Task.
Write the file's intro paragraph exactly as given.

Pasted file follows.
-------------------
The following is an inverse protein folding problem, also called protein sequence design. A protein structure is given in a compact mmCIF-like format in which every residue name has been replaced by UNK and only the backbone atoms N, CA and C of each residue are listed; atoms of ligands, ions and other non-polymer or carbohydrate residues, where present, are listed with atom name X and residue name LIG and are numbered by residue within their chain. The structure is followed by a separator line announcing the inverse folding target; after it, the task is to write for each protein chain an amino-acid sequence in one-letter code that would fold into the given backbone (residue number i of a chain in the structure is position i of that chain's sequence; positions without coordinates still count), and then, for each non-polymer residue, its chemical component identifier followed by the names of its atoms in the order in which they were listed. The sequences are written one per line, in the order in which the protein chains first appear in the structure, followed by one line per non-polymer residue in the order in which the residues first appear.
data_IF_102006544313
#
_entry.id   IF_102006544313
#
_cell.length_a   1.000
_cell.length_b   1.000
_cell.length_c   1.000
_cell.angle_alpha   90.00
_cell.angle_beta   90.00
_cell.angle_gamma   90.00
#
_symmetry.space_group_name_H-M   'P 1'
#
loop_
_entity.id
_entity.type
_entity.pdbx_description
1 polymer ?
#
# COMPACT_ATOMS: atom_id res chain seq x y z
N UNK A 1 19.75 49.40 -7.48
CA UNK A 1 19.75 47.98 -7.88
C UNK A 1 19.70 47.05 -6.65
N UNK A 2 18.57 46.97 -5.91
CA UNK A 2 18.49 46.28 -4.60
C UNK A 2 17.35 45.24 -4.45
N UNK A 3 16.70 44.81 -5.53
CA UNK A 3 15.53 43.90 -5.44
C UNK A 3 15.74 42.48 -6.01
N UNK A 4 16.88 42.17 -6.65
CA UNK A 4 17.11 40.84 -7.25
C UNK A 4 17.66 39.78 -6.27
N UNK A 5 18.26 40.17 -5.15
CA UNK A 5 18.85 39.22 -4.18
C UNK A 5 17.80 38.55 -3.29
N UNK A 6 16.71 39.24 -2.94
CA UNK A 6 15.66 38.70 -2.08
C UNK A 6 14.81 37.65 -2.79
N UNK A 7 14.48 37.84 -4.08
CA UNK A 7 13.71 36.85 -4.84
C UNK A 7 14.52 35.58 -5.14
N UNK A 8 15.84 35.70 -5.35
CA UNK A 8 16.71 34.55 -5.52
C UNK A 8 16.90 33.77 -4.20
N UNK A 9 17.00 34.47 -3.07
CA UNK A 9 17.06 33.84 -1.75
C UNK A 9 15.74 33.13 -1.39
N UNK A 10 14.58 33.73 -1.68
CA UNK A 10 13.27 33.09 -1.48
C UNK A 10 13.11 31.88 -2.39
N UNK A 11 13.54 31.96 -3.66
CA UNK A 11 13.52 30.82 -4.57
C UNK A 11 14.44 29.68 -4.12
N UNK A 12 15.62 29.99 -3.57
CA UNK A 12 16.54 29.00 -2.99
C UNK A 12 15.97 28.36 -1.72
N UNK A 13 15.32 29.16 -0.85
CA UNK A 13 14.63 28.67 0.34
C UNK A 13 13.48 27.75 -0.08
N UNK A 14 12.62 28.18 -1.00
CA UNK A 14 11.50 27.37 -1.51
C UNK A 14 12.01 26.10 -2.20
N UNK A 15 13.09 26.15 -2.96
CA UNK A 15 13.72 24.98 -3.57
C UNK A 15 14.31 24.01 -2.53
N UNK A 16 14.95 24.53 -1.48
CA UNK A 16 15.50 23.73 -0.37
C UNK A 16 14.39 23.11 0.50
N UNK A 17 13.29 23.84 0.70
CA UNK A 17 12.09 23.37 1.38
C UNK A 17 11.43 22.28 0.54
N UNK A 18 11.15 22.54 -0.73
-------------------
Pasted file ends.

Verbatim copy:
The following is an inverse protein folding problem, also called protein sequence design. A protein structure is given in a compact mmCIF-like format in which every residue name has been replaced by UNK and only the backbone atoms N, CA and C of each residue are listed; atoms of ligands, ions and other non-polymer or carbohydrate residues, where present, are listed with atom name X and residue name LIG and are numbered by residue within their chain. The structure is followed by a separator line announcing the inverse folding target; after it, the task is to write for each protein chain an amino-acid sequence in one-letter code that would fold into the given backbone (residue number i of a chain in the structure is position i of that chain's sequence; positions without coordinates still count), and then, for each non-polymer residue, its chemical component identifier followed by the names of its atoms in the order in which they were listed. The sequences are written one per line, in the order in which the protein chains first appear in the structure, followed by one line per non-polymer residue in the order in which the residues first appear.